Hricik, David, Are the Courts Correct in Their Assumption that a Patent Issued on Non-patentable Subject Matter is Invalid? (August 27, 2012). Patently-O. Available at: http://www.patentlyo.com/patent/2012/08/are-the-courts-correct-in-their-assumption-that-a-patent-issued-on-non-patentable-subject-matter-is-invalid.html
 37 C.F.R. §§ 1.56 and 1.555.
 37 C.F.R. §§ 42.100(b), 42.100(b), 42.300(b).
 Tafas v. Doll, 559 F.3d 1345, 152 (Fed. Cir. 2009).
 Id. (citing cases).
 35 U.S.C. § 2 (b)(2)(D) (see also §§ 32 and 33).
 35 U.S.C. §§ 316 and 326.
 Markman, 517 U.S. at 384-385.
 Stumbo v. Eastman Outdoors, Inc., 508 F.3d 1358, 1362 (Fed. Cir. 2007) (citing cases “denounc[ing]” the practice of construing claims to render some language superfluous).
 See Bey, Dawn-Marie et al., supra note 8, at 310.
 See In re Zletz, 893 F.2d 319, 321-22 (Fed. Cir. 1989).
 In re Miller, 441 F.2d 689, 169 USPQ 597 (CCPA 1971).
 Phillips v. AWH Corp., 415 F.3d 1303 (Fed. Cir. 2005) (en banc).
 Markman v. Westview Instruments, Inc., 517 U.S. 370 (1996); Warner-Jenkinson Co. v. Hilton Davis Chemical Co., 520 U.S. 17 (1997).
 In re Baxter Intern., Inc., 678 F.3d 1357 (Fed. Cir. 2012); In re Construction Equipment Co., 665 F.3d 1254 (Fed. Cir. 2011).
 Festo Corp. v Shoketsu Kinzoku Kogyo Kabushiki Co., 535 U.S. 722 (2002).
 Rev. Stat. 4916 (1875).
 35 U.S.C. §§ 301-307 (1980).
 35 U.S.C. §§ 311-318 (1999).
 Pub. L. No. 112-29 (2011).
 37 C.F.R. 42.73(d)(3).
Join the Discussion
21 comments so far.
KipOctober 29, 2012 04:11 pm
Yes, that’s what I meant! I will check yours out now.
Michael RischOctober 29, 2012 11:14 am
“I cite your article in two endnotes. I wasn’t aware of the other article – thanks for the head’s up”
I think you have it backwards – you cite Chris’s but not mine – that’s OK though… 🙂 Hope mine adds some flavor for your views.
KipOctober 25, 2012 03:23 pm
I agree that amendments are sometimes in your client’s best interests. The courts currently uphold the BRI. As long as they do that, we have to cope as best as we can. My article is arguing for a modification/revision of existing law. I think it’s unlikely that the courts/Congress will actually revoke the BRI rule any time soon.
step backOctober 25, 2012 03:15 pm
I would have to agree with EG here.
At the end of the day you are negotiating with different human beings (different examiners) at the PTO.
What is unreasonable to one examiner may be “reasonable” to a second one.
That is the reality and one has to live with it.
I have had examiners throw at me many an incredibly unreasonable position re BRI.
(I’m not going to give you specific examples because that would ID me and the examiner.)
However, from a practicality point of view, you have to do what is best for the client at the moment, financially or otherwise. So if that means adding further language to please the examiner, no matter how unreasonable his/her BRI is, so be it. You do it and move on. Theory doesn’t help.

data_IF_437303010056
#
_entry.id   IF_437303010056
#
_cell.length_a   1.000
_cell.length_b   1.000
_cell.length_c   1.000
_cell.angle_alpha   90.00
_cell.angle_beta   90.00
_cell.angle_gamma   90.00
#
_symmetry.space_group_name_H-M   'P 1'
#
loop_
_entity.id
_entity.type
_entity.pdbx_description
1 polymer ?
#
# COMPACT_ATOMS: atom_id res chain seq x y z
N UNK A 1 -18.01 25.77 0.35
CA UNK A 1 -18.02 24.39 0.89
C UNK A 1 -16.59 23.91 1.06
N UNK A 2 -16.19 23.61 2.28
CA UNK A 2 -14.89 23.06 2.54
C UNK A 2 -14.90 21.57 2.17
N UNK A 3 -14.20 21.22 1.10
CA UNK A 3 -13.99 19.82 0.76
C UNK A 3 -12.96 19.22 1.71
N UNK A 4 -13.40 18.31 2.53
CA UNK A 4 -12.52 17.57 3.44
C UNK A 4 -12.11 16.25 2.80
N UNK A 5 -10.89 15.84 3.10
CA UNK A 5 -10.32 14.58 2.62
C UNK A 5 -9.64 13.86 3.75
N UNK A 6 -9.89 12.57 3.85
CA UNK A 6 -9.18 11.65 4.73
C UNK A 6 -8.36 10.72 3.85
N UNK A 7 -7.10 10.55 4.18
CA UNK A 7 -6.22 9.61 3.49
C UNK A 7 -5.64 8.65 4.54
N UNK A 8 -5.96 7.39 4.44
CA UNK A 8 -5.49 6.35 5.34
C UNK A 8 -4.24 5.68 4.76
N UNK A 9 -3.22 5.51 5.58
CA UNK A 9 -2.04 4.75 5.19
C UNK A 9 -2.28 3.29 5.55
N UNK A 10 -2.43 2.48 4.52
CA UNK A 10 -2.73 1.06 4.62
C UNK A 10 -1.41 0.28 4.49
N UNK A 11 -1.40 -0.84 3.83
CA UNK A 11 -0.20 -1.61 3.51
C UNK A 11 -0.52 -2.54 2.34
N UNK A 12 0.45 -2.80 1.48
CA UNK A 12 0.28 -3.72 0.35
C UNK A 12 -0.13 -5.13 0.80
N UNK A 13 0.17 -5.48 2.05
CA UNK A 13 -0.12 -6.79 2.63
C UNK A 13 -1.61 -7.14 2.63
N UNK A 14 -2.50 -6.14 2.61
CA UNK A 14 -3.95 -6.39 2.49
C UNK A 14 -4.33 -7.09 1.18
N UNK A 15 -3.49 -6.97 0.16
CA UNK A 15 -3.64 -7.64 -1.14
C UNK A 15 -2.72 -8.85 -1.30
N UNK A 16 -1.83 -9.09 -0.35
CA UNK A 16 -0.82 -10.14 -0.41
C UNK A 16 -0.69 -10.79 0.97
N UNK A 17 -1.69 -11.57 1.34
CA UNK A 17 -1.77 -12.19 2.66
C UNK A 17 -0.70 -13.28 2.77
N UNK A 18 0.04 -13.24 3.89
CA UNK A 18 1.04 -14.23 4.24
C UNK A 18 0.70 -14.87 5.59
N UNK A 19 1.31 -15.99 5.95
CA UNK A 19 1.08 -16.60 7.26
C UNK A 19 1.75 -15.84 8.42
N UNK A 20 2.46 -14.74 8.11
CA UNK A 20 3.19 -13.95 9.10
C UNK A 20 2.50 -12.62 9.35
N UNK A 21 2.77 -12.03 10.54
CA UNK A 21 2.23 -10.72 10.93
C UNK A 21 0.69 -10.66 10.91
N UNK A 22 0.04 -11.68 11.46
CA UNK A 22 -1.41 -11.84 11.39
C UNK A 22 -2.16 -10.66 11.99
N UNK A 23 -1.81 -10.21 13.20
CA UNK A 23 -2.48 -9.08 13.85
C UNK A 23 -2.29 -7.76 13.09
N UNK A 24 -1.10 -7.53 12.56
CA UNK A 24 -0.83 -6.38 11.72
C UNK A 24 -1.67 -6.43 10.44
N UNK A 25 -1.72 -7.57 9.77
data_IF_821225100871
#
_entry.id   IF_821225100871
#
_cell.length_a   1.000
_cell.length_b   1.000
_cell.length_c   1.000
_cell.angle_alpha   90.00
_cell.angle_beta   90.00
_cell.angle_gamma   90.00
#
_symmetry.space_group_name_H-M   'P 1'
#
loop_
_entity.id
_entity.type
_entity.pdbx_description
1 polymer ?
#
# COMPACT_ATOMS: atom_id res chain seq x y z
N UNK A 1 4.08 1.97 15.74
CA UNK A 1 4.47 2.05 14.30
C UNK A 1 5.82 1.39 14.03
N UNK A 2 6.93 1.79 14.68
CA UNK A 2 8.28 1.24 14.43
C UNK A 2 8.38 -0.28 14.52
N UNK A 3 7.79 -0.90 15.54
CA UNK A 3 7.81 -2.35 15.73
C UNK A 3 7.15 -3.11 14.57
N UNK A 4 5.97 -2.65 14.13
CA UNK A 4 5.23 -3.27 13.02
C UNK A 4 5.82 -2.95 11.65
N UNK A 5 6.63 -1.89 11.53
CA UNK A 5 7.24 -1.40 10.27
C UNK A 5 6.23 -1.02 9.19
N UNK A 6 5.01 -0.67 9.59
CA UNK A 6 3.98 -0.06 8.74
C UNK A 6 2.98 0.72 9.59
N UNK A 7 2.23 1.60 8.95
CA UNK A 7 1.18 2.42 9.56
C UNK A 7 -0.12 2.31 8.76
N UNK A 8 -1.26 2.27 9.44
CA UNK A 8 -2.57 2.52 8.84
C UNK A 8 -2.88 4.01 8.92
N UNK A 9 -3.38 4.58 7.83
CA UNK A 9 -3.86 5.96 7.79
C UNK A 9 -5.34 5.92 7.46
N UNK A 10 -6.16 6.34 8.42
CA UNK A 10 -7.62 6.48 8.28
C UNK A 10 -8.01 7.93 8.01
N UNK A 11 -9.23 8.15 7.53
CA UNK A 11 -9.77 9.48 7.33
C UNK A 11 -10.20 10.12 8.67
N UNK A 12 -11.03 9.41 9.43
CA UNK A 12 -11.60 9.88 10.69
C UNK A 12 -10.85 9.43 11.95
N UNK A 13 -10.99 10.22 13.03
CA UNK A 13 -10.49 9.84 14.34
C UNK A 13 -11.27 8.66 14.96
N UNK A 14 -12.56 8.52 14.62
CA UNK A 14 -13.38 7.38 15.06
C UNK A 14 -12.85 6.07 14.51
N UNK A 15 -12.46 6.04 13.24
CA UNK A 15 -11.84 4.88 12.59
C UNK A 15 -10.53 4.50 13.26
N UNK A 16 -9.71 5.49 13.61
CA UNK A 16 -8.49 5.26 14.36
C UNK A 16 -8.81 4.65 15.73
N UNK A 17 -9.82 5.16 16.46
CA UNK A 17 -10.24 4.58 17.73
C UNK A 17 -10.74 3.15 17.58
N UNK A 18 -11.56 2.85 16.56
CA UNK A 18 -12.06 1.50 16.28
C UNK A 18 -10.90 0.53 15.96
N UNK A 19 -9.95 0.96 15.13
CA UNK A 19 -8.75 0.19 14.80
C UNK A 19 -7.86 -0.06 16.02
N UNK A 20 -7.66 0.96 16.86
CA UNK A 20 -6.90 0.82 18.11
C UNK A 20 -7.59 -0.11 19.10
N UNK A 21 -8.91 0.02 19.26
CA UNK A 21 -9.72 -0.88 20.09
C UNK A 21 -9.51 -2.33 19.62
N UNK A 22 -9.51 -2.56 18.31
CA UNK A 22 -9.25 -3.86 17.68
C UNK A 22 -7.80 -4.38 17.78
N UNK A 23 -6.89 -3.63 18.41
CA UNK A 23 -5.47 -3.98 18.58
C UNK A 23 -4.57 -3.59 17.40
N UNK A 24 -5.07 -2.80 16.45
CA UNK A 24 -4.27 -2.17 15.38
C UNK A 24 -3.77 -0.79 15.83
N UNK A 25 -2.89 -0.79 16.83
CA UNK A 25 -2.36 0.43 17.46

As to Graham, what exactly is “the” art? Ha. Got you started. 😉
KipOctober 25, 2012 01:41 pm
Don’t get me started on the level-of-skill Graham factor.
KipOctober 25, 2012 01:40 pm
I think a number of factors might explain that facial difference:
1. I think (but can’t be sure) that there are just fewer PTO patent appeals than from the district court.
2. As noted in Flo Healthcare, one line of precedent gives deference to PTO claim construction under a “reasonable” standard.
3. Some judges on the CAFC may have a “why don’t you just amend the claim?” philosophy, which is problematic for the numerous reasons I explain above (time, money, patent term, Festo – not to mention the inherent problems with narrowness not equaling clarity).
KipOctober 25, 2012 01:31 pm
I cite your article in two endnotes. I wasn’t aware of the other article – thanks for the head’s up!
AnonOctober 25, 2012 01:20 pm
Would removing the “penalty” effects of loss of DOE with amendments make BRI more palatable?
EGOctober 25, 2012 10:52 am
I would agree that in “theory” claim interpretation should be the same in patent prosecution and litigation. But the “realities” in these two environments are very different.
In patent prosecution, what’s being evaluated is the VALIDITY of the claims. At the start of prosecution, the boundaries of the claims are not exactly fixed, especially as to what the various claim terms mean. In fact, during prosecution the claims are interpreted somewhat in a vacuum against the prior art that does not necessarily include what those claims might cover in terms of infringement.
But in litigation, the claims are being interpeted both for INFRINGEMENT and VALIDITY (and claim interpretation should definitely be the same for both infringement and validity). That means that how the claims are interpreted for INFRINGEMENT purposes will also color how those claims should be interpreted for VALIDITY purposes. In addition, what’s done or said during prosecution will further color claim interpretation for both INFRINGEMENT (including DOE) and VALIDITY purposes.